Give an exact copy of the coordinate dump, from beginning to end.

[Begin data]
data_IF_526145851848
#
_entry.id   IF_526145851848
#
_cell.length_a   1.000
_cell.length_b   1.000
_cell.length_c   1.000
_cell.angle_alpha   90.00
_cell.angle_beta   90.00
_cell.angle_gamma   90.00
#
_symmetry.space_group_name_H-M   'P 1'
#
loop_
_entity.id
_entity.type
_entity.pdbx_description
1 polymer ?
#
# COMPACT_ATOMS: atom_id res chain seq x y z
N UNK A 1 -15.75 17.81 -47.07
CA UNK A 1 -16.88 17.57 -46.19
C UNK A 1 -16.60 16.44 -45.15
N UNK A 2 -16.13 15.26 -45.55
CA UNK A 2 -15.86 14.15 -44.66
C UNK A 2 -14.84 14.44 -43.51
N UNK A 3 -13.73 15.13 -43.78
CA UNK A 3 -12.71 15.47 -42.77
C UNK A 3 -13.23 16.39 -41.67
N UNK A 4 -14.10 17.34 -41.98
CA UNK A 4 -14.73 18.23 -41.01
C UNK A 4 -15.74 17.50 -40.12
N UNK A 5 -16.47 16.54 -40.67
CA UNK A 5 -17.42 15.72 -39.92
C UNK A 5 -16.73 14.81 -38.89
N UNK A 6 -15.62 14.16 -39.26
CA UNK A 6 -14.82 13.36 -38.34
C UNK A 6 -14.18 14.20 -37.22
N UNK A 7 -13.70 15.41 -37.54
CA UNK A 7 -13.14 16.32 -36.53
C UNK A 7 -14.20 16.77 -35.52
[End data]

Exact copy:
data_IF_526145851848
#
_entry.id   IF_526145851848
#
_cell.length_a   1.000
_cell.length_b   1.000
_cell.length_c   1.000
_cell.angle_alpha   90.00
_cell.angle_beta   90.00
_cell.angle_gamma   90.00
#
_symmetry.space_group_name_H-M   'P 1'
#
loop_
_entity.id
_entity.type
_entity.pdbx_description
1 polymer ?
#
# COMPACT_ATOMS: atom_id res chain seq x y z
N UNK A 1 -15.75 17.81 -47.07
CA UNK A 1 -16.88 17.57 -46.19
C UNK A 1 -16.60 16.44 -45.15
N UNK A 2 -16.13 15.26 -45.55
CA UNK A 2 -15.86 14.15 -44.66
C UNK A 2 -14.84 14.44 -43.51
N UNK A 3 -13.73 15.13 -43.78
CA UNK A 3 -12.71 15.47 -42.77
C UNK A 3 -13.23 16.39 -41.67
N UNK A 4 -14.10 17.34 -41.98
CA UNK A 4 -14.73 18.23 -41.01
C UNK A 4 -15.74 17.50 -40.12
N UNK A 5 -16.47 16.54 -40.67
CA UNK A 5 -17.42 15.72 -39.92
C UNK A 5 -16.73 14.81 -38.89
N UNK A 6 -15.62 14.16 -39.26
CA UNK A 6 -14.82 13.36 -38.34
C UNK A 6 -14.18 14.20 -37.22
N UNK A 7 -13.70 15.41 -37.54
CA UNK A 7 -13.14 16.32 -36.53
C UNK A 7 -14.20 16.77 -35.52